Traveling to the Space Station will be faster than going from Moscow to Brussels


MOSCOW, Russia – With Russia testing a faster route to supply the International Space Station (EIA), the trip will soon be only three hours, according to Dmitry Rogozin, head of Roscosmos.

In July, the Progress freighter used a two-orbit meeting to reach the ERA for the first time in history. The trip lasted about 3 hours and 40 minutes. Rogozin has promised even shorter travel times for crew members and potential space tourists when the scheme is expanded to the Soyuz spacecraft.

“In six months we will be delivering crew and tourists to the ISS faster than a flight from Moscow to Brussels,” he wrote on Twitter.

For decades, Russian and American launches traveled for two days before carefully anchoring the space station. A four-orbit-six-hour scheme was introduced in 2012, making travel much more comfortable.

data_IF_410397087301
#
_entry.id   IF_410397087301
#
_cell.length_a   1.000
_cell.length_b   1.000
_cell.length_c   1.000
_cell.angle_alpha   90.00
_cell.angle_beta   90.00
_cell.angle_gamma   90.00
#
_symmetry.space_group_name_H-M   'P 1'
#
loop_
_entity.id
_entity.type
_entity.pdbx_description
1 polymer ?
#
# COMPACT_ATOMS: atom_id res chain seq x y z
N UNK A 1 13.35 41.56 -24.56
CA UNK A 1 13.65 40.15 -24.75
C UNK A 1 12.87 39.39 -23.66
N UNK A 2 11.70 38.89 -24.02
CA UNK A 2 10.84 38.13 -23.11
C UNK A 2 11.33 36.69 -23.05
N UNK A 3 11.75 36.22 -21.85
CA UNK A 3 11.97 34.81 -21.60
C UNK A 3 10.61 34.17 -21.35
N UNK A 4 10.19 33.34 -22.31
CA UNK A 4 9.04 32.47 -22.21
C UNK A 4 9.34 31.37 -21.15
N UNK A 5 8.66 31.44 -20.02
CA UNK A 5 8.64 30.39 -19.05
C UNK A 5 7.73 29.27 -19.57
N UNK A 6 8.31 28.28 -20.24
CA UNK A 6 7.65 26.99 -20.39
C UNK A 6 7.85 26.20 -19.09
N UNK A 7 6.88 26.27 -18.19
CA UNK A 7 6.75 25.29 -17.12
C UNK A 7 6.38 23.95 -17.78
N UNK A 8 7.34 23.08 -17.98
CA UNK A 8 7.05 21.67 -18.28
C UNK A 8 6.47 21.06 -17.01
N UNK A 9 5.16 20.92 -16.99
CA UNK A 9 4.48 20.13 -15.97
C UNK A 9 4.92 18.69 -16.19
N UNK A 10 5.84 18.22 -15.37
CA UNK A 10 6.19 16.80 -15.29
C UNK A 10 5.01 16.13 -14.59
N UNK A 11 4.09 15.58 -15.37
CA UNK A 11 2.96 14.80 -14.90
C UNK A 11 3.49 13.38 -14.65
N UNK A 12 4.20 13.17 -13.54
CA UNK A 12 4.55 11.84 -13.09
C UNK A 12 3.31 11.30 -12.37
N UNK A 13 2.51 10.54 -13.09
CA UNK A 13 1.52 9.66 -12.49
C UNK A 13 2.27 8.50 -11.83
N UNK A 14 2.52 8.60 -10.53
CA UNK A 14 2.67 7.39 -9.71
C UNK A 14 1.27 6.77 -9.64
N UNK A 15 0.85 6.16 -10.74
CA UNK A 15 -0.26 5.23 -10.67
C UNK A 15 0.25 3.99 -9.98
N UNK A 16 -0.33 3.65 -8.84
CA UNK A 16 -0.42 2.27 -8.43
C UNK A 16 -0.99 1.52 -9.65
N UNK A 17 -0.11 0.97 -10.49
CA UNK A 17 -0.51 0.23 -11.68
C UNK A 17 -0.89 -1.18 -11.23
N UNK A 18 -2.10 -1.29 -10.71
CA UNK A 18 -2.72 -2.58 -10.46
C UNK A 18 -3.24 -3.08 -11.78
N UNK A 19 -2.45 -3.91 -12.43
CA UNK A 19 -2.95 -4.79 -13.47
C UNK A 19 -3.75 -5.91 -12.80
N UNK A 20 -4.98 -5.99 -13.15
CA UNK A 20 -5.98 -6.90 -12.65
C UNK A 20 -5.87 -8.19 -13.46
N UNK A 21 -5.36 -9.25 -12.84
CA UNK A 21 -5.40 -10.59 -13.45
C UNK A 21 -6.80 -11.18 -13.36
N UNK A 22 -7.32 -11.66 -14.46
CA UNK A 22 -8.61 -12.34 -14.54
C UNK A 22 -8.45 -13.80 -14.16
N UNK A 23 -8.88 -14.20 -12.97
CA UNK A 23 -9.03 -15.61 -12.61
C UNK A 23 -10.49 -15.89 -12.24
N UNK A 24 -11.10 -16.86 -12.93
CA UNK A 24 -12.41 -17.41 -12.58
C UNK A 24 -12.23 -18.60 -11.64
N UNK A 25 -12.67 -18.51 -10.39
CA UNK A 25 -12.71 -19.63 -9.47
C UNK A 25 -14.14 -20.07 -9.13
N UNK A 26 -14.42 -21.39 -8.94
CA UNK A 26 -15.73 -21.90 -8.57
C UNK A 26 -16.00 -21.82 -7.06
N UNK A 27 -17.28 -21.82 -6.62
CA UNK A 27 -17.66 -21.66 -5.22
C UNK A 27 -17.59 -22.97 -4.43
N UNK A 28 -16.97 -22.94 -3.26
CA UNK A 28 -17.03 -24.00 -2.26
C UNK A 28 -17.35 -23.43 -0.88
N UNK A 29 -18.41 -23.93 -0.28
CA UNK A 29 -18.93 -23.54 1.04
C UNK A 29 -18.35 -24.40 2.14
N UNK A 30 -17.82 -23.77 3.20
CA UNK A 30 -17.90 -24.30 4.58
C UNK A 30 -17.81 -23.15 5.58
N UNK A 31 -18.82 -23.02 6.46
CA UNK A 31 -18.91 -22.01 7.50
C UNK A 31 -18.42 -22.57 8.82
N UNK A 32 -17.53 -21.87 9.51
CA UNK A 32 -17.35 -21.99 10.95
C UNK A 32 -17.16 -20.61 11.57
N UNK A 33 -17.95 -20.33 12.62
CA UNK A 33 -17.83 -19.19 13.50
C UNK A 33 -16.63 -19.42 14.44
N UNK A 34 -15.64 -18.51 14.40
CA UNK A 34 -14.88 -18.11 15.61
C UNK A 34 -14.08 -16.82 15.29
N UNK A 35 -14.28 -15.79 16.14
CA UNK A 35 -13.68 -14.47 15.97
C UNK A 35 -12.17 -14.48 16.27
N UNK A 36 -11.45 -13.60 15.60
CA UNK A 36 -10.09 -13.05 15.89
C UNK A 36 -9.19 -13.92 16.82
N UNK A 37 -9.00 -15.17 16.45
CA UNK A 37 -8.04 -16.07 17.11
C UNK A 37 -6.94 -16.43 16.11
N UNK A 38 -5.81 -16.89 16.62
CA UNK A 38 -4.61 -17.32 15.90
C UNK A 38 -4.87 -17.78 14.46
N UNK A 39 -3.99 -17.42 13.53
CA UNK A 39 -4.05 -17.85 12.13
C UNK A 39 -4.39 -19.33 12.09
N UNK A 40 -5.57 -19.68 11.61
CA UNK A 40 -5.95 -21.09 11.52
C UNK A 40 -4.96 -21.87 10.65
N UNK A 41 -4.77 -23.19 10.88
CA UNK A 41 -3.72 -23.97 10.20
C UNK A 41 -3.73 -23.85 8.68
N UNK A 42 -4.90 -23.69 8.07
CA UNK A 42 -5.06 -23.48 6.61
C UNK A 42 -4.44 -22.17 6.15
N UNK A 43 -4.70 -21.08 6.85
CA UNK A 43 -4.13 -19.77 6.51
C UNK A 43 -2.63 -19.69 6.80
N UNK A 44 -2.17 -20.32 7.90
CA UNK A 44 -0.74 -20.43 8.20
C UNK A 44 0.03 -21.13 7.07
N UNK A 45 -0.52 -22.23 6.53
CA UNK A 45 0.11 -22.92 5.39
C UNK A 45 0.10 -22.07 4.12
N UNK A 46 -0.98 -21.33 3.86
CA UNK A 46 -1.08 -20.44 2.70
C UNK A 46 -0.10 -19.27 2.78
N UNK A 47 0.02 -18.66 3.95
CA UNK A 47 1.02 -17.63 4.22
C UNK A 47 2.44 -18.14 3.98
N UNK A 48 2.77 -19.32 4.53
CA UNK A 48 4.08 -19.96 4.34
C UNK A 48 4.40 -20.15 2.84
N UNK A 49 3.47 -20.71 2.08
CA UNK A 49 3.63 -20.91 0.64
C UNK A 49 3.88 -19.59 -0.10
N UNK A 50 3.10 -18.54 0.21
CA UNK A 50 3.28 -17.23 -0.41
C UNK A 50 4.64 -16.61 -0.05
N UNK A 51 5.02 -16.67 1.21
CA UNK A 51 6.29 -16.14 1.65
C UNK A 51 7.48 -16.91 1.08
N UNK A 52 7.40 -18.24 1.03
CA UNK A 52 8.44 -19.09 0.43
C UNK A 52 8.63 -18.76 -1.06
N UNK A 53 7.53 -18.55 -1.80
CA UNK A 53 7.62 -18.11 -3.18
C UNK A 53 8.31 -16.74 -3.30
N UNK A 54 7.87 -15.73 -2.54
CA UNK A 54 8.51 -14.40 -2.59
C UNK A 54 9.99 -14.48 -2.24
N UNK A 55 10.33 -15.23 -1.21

Rapid encounter maneuvers were historically used when the USSR and the US were developing their space anchoring technologies, but these missions required the target ship to be placed in a special orbit.

The world record of time between launch and fitting is made by the Soviet unmanned Soyuz mission of 1968, targeting the Kosmos-213 station, which took only 47 minutes. The fastest encounter was made by Georgy Beregovoy in about an hour, but the mooring process was aborted.

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But the long-term operation of the space station required an orbit less suitable for a quick meeting, which made traveling to Skylab, Mir, and now to the IEE take more orbits and time.

Russia’s next orbit progress supply mission is set for March.

Meanwhile, Researchers at the Institute of Hydrobiology at the Chinese Academy of Sciences have presented an ambitious project: transforming the sandy desert of Mars into fertile soil using microalgae.

According to Russian scientist Vitaly Khoroshavin, it is possible to fertile any soil, including that of the red planet, whose mineral chemical composition is not very different from that of our planet.

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